David Lennon David Lennon has been a staff writer for

David Lennon is an award-winning columnist and author who has been a staff writer at Newsday since 1991.

He was named one of the top 10 columnists in the country by the Associated Press Sports Editors in 2014 and also took first place in that category for New York State that same year.

Lennon began covering baseball for Newsday as the Yankees' beat writer in 1995, the season the Bombers snapped a 14-year playoff drought by becoming the American League's first wild-card team. Two World Series rings later, Lennon left the Yankees' beat after the 1998 season, bounced between the Bronx and Shea for the next three years, then took over on the Mets for the demise of Bobby Valentine in 2002. He became Newsday's national baseball writer in 2012.

Lennon also is a Hall of Fame voter, a former Chairman of the New York Chapter of the Baseball Writers Association of America and co-author of "The Great New York Sports Debate."
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The Yankees, after 27 world championships, are trying to peddle a different product in the Bronx this season. Consider this year an investment in the future, they ask, while paying a premium for the franchise’s continued renovation.

That being the case, Monday’s home opener, a thoroughly entertaining 8-1 beatdown of the Rays, was an impressive sales pitch before a sellout crowd (46,955) apparently fine with A-Rod watching from a balcony suite rather than in pinstripes on the field.

Forget that Hal Steinbrenner still is paying Rodriguez $21 million this year to island-hop with J-Lo. Sunk costs, and all that. The Yankees want you to focus instead on the Baby Bombers, pause to take selfies among the new centerfield patio spaces and happily munch on the brontosaurus rib from Mighty Quinn’s BBQ.

Frankly, that has the makings of a pretty decent afternoon when it turns out the way Monday’s opener did, and Michael Pineda, the rotation’s Rubik’s Cube, even provided the unexpected thrill of chasing perfection two outs deep into the seventh inning.

“Today was awesome,” Brett Gardner said. “And Big Mike had a lot to do with that.”

Pineda did steal the show, reminding us all what he’s capable of at the peak of his powers by striking out 11 without issuing a walk. His signature slider dropped as if it were rolling off a table, and the sharper changeup made Pineda even more dangerous.

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Through the first six innings, the Rays flailed away, at best nicking him with weak contact. During that stretch, Pineda needed only 74 pitches, keeping him right on pace to go the distance, if history was indeed on the line.

“You’re thinking it’s going to be another special day here at the Stadium,” Joe Girardi said. “I thought he had a shot.”

The dream ended when Pineda hung a slider to Evan Longoria, who hammered the pitch into left for a double.

Pineda may have failed to complete the perfecto, but he still got a roaring standing ovation during his walk to the dugout, and the small hiccup certainly didn’t detract from what the Yankees were able to deliver otherwise.

The Yankees began a nearly perfect day by providing a dollop of nostalgia, drafting Joe Torre, Tino Martinez and Willie Randolph — all a part of Team USA’s winning WBC squad — to throw the ceremonial first pitches. And when Pineda tossed one for real, the Bronx temperature was 76 degrees, the warmest for a Yankees home opener since 1960, when it was 78. Last year, the temperature was a frosty 36.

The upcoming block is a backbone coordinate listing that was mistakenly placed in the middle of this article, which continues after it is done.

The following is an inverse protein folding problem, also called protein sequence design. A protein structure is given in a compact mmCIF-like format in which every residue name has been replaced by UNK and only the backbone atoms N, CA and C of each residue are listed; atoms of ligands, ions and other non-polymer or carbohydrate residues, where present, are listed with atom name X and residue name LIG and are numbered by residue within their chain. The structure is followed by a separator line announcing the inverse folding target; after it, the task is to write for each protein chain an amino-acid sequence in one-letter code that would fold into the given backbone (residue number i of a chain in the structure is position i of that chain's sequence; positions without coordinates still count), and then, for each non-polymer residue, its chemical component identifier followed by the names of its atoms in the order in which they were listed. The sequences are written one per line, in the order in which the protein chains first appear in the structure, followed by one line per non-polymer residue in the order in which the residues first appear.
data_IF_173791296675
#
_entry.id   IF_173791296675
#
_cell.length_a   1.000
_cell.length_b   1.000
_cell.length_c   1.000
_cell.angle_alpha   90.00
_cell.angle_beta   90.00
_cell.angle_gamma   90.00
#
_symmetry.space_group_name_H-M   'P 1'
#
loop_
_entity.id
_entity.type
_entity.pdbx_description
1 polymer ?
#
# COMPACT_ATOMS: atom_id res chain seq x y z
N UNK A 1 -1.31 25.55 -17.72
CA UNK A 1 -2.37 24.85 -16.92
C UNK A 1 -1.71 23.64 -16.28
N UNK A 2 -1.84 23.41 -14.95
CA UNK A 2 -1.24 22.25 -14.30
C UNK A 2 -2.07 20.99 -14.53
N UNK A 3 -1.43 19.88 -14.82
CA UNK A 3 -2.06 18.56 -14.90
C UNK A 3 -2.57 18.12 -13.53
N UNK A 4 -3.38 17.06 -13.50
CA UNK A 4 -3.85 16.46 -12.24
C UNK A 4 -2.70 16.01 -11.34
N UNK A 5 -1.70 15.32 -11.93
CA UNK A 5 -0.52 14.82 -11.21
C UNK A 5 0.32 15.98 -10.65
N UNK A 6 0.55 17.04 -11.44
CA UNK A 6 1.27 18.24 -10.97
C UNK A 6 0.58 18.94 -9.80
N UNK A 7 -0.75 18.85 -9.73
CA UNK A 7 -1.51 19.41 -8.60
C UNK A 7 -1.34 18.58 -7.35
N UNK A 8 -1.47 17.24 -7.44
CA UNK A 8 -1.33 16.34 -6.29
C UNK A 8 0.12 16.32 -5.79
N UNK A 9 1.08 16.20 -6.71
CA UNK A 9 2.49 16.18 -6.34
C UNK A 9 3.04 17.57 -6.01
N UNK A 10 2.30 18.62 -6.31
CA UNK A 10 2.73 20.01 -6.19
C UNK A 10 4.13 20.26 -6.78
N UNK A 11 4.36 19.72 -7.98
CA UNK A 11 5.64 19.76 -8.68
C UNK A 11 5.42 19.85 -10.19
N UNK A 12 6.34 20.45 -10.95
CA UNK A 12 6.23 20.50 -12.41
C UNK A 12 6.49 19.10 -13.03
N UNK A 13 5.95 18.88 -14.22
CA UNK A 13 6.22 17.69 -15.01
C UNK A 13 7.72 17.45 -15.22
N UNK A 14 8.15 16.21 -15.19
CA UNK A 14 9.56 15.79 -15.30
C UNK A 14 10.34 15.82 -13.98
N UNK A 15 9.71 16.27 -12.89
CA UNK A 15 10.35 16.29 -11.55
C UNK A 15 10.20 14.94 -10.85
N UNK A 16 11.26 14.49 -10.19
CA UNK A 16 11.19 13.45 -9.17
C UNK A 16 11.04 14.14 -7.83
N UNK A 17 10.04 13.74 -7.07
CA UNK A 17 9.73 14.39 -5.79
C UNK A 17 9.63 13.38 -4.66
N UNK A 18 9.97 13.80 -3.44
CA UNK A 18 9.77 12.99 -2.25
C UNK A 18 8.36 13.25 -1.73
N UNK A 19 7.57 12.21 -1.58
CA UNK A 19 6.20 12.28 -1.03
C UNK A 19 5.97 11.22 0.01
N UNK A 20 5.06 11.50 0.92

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With gorgeous spring weather that allowed fans to wear their short-sleeved Jeter jerseys, the Yankees couldn’t have drafted a better script for what could be described as one of their more important home openers in recent memory. If Hal truly is willing to forge ahead with the kids as he curtails spending, then he needs them to justify the price of admission.

As if on cue, Aaron Judge drilled a two-out homer deep into the leftfield bleachers in the fourth inning. That’s what these fans desperately want to see, and Judge took on a greater significance with Gary Sanchez and Greg Bird sidelined by ailments. Bird is expected back tomorrow from a stomach bug, but the postgame news wasn’t great for Sanchez, who will be out for a month with a Grade 1 strain of the right brachialis muscle (the one behind the biceps, evidently).

So far, Judge looks sturdy enough to lean on, but a few experienced Yankees were there to lend a hand.

With Sanchez on the shelf, Girardi reverted to using Gardner and Jacoby Ellsbury atop the lineup. Gardner had a pair of steals and scored twice, coming home on Ellsbury’s one-out double in the third inning for the first run of the game. Matt Holliday, donning pinstripes for the first time in the Bronx, showed his bat might be worth the one-year, $13-million DH pact by ripping two hits, including an RBI double during the Yankees’ five-run eighth.

The only downside? By blowing open the game, the Yankees didn’t get to unleash Aroldis Chapman, fresh off his $86-million deal, for the home fans. Chapman was prepping to come in but sat down in favor of Chasen Shreve.

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The 100-mph fastballs had to wait. But for one day, the show was worth it.

“Yankee fans are hungry,” Judge said. “And I think they’re buying into this team.”

Maybe. Let’s see what happens over the next 80.